Drunk history (family style)

Before you get excited, no, I did not get my family drunk and film them recounting some local Texas history. What I did do, though, was discover a fantastic cocktail and learn a little more about my great-great-great-etc-grandfather.

My mom and I both love the taste of ginger, so one night a few weeks ago she poured me a Dark and Stormy. It’s pretty much the ideal cocktail: tasty, visually interesting, and requires almost no effort to make. (I feel dumb typing out the recipe at the end of this post. That’s how simple it is.)

Rum is as fascinating as it is tasty, and my family has an interesting tie to the drink. A byproduct of sugarcane, is still mainly produced in the Caribbean and Latin America. Mixed with beer or water, it became known within the Royal Navy as grog; mixed with cinnamon or nutmeg, it was known to pirates sailing around the new world as bumbo. Rum was so popular in the colonies and England that it became a currency in itself, and a key economic component of the triangular trade.

And this is where we meet my great-great-great-etc-grandfather, Sir John Hawkins (pictured above). John, born in 1532 to William, one of England’s most revered sea captains and a close confidante to Henry VIII, followed in his fathers footsteps to become a reputable privateer working under Queen Elizabeth I. This is certainly a cool bit of family history but, unfortunately, John was a complete and total bastard.

Before he had even turned twenty, John killed a man in a bar fight. He was given a royal pardon for his behavior as the coroner “determined” that he acted in self-defense. You’ll excuse me if I don’t believe this. I imagine him as an Elizabethan era Draco Malfoy, hissing “My father will hear about this!” at every possible opportunity.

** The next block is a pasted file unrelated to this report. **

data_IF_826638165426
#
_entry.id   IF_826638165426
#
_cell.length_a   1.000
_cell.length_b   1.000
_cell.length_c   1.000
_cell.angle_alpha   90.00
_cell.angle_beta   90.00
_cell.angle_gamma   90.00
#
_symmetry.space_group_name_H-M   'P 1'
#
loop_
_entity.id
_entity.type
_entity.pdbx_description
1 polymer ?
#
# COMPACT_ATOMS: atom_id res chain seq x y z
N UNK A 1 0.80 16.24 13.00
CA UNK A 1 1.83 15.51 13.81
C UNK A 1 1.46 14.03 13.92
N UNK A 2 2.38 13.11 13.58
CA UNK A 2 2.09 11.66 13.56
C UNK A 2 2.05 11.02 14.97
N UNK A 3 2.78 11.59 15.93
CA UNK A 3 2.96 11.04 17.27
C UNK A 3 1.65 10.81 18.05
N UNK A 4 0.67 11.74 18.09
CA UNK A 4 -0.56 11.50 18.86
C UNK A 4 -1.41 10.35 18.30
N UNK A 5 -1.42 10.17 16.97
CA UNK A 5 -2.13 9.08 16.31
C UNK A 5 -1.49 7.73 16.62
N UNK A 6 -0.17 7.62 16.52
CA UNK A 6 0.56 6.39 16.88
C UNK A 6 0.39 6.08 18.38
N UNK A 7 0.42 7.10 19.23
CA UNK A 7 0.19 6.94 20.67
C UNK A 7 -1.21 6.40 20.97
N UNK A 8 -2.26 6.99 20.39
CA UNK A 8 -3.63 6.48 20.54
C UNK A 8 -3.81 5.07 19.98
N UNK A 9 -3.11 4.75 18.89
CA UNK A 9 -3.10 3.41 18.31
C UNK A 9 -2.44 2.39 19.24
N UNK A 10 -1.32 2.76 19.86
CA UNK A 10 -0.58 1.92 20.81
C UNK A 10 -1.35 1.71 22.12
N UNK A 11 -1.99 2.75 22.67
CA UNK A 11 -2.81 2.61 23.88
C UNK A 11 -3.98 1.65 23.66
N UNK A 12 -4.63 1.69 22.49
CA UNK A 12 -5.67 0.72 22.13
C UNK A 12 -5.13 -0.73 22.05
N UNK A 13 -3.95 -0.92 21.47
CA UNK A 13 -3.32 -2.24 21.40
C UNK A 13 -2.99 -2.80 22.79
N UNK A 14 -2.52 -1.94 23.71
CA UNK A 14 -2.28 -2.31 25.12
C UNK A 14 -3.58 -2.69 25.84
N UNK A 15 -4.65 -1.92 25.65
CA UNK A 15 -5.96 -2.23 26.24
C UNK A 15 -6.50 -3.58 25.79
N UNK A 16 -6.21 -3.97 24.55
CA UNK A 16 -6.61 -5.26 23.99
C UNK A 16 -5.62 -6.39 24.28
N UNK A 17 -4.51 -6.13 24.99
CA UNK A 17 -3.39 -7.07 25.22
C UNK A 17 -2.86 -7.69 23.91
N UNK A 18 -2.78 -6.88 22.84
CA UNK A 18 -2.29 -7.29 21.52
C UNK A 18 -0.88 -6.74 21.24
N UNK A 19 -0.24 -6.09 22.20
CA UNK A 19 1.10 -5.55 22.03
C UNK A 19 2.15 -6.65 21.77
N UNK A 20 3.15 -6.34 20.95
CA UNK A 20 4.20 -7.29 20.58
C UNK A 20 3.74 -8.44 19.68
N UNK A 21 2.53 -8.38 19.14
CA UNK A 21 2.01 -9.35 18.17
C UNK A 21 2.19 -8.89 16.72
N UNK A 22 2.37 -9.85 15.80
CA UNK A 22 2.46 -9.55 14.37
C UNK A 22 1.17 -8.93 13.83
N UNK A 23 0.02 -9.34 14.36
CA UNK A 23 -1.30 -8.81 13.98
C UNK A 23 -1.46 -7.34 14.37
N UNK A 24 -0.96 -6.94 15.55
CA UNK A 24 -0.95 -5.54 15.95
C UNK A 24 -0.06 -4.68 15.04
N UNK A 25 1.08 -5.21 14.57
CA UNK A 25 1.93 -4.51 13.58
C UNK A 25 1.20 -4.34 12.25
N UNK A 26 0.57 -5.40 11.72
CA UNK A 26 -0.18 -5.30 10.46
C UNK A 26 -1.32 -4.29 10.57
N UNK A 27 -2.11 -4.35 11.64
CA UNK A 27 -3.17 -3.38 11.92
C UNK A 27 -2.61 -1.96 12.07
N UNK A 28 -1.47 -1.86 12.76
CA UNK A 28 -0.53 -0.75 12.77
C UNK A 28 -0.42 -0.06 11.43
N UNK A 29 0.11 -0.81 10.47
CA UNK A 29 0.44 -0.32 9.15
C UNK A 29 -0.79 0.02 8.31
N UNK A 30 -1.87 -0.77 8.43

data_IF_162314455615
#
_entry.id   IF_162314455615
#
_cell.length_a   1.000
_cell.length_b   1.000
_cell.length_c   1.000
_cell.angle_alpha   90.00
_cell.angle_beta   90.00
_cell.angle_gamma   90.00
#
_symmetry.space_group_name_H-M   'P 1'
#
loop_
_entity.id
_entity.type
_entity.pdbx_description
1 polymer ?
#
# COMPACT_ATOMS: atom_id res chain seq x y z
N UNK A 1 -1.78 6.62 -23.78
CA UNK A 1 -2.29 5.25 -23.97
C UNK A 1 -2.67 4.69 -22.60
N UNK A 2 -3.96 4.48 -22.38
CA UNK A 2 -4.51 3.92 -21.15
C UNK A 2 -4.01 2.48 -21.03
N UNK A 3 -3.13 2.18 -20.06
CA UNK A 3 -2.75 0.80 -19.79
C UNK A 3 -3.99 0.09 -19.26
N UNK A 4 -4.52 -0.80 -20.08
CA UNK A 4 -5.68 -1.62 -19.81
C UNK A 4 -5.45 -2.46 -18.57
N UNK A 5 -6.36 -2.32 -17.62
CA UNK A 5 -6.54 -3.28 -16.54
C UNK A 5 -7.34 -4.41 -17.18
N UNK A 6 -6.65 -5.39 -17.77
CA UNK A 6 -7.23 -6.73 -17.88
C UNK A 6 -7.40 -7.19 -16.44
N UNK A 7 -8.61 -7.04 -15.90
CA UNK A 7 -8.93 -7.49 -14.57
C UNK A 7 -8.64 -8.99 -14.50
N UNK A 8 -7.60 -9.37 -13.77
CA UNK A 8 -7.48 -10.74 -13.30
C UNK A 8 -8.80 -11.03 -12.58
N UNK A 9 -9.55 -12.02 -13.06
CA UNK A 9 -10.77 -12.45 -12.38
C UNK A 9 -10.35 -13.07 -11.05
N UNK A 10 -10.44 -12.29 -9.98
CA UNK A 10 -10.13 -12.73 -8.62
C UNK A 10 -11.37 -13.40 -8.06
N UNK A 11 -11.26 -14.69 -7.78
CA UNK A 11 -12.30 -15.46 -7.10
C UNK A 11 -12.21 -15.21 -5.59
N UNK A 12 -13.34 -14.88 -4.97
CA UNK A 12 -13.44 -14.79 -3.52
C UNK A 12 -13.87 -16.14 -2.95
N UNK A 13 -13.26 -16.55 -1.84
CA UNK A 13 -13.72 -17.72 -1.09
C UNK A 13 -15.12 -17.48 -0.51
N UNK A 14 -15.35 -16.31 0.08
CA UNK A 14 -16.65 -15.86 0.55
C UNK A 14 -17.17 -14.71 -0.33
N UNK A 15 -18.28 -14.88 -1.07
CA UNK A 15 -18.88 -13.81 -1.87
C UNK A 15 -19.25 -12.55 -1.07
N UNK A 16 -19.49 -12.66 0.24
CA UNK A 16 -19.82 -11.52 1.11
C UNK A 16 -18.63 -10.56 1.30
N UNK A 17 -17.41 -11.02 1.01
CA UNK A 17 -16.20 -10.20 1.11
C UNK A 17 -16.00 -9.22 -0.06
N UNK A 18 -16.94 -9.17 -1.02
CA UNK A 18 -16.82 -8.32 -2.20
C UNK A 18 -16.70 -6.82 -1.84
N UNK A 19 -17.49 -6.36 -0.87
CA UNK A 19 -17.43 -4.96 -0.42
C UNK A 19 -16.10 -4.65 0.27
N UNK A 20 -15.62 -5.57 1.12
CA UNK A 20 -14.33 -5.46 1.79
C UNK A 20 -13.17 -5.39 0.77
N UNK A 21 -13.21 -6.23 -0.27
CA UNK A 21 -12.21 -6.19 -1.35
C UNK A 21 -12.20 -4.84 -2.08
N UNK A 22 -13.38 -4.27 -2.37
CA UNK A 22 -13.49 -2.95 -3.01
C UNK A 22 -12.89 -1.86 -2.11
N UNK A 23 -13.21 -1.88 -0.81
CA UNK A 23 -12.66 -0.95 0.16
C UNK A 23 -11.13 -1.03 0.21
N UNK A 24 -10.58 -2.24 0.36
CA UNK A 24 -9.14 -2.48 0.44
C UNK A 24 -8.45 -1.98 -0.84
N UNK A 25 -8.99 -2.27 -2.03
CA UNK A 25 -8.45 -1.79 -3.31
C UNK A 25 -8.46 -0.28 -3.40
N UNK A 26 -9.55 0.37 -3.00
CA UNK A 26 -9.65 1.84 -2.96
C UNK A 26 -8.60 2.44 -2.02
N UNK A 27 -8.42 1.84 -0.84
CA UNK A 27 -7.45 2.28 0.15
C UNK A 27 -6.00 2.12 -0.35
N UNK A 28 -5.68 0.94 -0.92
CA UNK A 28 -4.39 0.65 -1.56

What makes John a real asshole, though, was that he was the first to realize the economic potential of slave trade on a large scale. He began the morally reprehensible but highly profitable triangular trade system in 1562, completing the first triangle by transporting slaves to the Americas, cash crops (like sugar and tobacco) to England, and manufactured goods to Africa. John made a ludicrous amount of money, reportedly giving his investors in England a 60% return. He earned a reputation for violence as a form of control.

After three multi-year voyages running the triangle, he returned to England and eventually entered Parliament as an MP for Plymouth, his hometown. He was appointed treasurer of the Royal Navy and accused of fraud. (Unsurprisingly, he was not found guilty.) He died of what is likely dysentery in 1595 at sea off of Puerto Rico during a failed treasure hunt with his cousin, Sir Francis Drake. And he deserved it.

If that’s not enough to make a girl want to have a drink, I don’t know what is. Here’s the recipe:

Dark and Stormy
1 part dark rum
2 parts ginger beer

Pour rum over ice. Add ginger beer. Swizzle and sip.



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